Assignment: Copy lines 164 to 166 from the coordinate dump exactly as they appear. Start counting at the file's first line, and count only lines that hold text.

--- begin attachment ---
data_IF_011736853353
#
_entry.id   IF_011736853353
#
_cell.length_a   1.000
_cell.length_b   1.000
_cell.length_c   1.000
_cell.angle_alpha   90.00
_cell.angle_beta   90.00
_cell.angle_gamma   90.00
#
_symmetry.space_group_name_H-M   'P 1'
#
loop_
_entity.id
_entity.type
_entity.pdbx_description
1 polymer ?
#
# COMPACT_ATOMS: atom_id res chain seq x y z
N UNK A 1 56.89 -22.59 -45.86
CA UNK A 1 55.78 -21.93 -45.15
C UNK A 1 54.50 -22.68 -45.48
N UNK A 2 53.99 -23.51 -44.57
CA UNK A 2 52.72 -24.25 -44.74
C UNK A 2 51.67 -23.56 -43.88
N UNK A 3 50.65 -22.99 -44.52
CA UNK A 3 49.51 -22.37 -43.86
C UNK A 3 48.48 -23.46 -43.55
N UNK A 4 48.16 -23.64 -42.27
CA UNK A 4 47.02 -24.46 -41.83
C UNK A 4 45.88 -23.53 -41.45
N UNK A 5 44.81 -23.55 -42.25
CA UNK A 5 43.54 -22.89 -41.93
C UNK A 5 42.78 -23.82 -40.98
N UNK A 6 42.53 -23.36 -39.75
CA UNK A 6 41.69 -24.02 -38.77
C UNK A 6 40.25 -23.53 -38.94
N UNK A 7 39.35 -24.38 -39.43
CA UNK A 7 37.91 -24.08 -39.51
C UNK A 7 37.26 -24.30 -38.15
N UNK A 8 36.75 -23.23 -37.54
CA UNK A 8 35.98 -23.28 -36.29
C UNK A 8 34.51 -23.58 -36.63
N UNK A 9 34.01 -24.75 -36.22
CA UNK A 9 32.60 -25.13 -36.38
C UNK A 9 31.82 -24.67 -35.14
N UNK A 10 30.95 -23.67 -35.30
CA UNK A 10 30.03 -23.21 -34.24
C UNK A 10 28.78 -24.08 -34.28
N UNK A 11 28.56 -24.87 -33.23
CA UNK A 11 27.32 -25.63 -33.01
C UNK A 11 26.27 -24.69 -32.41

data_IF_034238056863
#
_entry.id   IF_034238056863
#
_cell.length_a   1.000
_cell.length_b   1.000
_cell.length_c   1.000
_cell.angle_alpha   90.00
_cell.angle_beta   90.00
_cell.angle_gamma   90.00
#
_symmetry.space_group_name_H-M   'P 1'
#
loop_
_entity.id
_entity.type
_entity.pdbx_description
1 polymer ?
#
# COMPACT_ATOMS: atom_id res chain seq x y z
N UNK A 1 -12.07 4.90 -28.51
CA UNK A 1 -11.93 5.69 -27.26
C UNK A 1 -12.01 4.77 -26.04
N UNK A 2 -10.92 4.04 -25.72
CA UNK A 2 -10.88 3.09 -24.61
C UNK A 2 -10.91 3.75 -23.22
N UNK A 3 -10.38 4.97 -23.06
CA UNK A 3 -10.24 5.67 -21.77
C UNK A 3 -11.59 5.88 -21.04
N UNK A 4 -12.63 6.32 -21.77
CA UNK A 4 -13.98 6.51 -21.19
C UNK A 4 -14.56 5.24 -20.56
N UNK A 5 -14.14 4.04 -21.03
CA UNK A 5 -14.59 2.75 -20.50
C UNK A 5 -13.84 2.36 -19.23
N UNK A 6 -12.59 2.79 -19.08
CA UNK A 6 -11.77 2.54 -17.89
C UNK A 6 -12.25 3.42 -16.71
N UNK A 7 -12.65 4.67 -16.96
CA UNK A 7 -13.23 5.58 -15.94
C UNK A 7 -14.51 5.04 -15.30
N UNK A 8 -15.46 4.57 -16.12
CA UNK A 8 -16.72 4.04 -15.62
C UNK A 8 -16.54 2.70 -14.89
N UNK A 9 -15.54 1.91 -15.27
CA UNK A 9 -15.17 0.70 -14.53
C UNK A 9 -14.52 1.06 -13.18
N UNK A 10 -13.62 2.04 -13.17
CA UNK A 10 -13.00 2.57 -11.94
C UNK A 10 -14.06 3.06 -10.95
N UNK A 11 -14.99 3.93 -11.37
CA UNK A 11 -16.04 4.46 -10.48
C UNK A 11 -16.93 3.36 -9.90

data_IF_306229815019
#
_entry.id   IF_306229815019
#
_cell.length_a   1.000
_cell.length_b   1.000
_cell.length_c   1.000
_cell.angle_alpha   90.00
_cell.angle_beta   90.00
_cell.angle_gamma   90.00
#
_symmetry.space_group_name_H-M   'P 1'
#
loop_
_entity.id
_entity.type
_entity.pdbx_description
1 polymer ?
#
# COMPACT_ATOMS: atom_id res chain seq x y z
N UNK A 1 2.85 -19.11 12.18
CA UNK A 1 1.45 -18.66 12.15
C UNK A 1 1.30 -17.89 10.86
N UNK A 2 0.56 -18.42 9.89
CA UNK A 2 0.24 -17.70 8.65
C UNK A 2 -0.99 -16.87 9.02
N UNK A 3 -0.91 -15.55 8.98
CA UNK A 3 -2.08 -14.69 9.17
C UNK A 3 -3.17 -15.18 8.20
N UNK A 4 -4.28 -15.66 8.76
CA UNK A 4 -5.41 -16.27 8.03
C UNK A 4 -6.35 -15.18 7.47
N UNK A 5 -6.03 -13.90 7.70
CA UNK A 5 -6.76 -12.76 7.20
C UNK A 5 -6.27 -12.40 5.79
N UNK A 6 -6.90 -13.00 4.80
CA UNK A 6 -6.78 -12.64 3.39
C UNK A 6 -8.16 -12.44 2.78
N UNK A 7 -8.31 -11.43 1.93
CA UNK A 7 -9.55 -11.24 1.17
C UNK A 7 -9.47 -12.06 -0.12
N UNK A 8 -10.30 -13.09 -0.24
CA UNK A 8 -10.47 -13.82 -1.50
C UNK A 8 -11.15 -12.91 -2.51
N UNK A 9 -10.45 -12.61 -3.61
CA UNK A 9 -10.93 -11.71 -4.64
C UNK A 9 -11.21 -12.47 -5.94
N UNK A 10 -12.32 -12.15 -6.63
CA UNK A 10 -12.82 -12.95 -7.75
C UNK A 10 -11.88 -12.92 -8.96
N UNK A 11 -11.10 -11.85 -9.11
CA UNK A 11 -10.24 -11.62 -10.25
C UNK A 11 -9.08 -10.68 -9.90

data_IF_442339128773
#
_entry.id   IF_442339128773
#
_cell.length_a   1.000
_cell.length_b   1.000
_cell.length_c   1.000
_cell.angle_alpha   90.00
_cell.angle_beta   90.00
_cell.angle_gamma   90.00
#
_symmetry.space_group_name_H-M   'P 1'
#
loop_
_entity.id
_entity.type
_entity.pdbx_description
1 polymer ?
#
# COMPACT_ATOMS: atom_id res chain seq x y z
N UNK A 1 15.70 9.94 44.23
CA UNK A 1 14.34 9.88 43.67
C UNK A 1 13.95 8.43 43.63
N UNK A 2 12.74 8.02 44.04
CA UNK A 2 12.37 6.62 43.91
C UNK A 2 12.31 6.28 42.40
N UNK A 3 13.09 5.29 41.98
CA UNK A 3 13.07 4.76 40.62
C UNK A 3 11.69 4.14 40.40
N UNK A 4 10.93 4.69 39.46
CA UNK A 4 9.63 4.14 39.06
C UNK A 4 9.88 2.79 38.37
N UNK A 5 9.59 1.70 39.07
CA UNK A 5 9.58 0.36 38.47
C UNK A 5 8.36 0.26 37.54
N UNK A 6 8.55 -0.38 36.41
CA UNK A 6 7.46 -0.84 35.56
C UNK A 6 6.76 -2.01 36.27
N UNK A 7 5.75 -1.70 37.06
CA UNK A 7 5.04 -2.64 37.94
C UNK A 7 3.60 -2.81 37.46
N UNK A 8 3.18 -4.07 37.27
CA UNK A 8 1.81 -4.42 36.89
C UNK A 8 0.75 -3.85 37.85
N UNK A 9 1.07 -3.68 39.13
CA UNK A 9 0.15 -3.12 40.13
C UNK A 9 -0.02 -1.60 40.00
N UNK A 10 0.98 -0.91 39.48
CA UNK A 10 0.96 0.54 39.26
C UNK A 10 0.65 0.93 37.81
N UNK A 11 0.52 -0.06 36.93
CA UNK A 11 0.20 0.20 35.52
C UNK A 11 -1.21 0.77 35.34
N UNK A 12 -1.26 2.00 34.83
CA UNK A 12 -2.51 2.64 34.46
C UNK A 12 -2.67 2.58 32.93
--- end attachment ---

_cell.length_a   1.000
_cell.length_b   1.000
_cell.length_c   1.000